Seasonal affective disorder is a type of depression that consists of recurrent and seasonal pattern of depressive episodes. This commonly occurs in the autumn and winter months, as during these times there is generally less light and sunny weather. Due to the lack of light in these winter months, light therapy has been a focus for interventions. A recent Cochrane review examined the effectiveness and safety of light therapy in preventing SAD and improving patient-centered outcomes. They were interested in light therapy compared to no light therapy as well as many other interventions and found that the research is limited in this area.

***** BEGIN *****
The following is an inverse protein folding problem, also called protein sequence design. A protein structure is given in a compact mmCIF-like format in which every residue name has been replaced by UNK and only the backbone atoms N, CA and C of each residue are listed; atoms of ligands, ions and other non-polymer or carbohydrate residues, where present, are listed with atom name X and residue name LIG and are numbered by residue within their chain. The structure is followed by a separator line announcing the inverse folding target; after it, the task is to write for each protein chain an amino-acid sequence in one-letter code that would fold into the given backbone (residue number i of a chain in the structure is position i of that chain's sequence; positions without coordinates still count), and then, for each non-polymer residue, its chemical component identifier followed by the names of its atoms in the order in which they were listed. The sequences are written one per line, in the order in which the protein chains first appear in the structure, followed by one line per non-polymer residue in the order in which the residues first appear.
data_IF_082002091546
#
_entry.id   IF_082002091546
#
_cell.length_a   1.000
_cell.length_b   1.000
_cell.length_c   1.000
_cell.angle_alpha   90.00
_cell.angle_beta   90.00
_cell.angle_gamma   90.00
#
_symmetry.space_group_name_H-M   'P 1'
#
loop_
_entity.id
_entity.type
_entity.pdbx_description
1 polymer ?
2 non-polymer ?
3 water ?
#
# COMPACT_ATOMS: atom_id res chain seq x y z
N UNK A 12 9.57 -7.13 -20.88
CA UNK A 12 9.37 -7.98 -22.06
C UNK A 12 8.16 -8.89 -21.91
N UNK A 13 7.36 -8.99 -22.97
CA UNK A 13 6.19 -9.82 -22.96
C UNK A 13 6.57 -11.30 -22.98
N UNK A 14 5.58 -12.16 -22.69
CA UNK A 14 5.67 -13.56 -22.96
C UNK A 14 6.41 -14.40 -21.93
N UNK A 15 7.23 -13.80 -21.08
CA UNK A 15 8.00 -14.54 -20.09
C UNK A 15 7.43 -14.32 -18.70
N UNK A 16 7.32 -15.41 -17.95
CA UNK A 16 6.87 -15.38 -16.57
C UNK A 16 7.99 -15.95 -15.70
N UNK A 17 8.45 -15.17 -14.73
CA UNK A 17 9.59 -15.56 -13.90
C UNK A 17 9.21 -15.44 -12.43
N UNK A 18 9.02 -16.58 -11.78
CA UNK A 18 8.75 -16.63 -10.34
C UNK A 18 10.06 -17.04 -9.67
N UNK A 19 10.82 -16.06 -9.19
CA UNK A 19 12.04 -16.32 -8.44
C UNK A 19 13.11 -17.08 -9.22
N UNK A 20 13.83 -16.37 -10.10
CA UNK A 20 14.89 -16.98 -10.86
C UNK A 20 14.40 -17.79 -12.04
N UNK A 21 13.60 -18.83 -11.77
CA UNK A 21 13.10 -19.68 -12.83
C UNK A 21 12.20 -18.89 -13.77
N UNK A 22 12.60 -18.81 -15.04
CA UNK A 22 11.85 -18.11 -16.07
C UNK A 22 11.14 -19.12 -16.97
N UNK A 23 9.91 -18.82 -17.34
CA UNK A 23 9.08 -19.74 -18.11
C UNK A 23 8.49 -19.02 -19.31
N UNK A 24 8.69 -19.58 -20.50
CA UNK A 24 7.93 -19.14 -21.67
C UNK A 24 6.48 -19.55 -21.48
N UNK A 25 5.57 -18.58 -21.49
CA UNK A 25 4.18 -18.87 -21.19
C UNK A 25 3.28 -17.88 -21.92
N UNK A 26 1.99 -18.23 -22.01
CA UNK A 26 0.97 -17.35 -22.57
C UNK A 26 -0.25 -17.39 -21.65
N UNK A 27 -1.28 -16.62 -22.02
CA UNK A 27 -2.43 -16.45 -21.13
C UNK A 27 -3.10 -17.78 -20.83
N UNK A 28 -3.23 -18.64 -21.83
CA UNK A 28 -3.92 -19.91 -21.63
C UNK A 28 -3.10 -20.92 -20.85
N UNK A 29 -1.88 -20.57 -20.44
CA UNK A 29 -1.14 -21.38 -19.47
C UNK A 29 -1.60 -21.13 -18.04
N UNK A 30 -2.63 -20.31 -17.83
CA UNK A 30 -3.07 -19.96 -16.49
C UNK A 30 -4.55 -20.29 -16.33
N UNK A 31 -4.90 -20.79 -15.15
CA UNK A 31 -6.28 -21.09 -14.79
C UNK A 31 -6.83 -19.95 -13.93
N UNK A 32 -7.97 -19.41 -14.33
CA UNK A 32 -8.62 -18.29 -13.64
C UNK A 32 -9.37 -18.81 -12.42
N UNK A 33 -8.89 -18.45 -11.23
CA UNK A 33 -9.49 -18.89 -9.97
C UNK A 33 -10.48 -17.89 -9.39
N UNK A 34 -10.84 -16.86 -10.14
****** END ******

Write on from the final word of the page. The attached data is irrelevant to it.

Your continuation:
The findings of interest included studies comparing light, looking at differences between bright white light and infrared light, versus no light. Both forms of preventative light therapy showed reduced incidence of SAD when compared to no light therapy. There was no available information discussing adverse effects or any safety concerns of using light therapy. Further studies should aim to compare light therapy with other traditional forms of treatment. Regardless of the lack of evidence comparing other treatments, there is a clear benefit using light therapy when compared to no light therapy.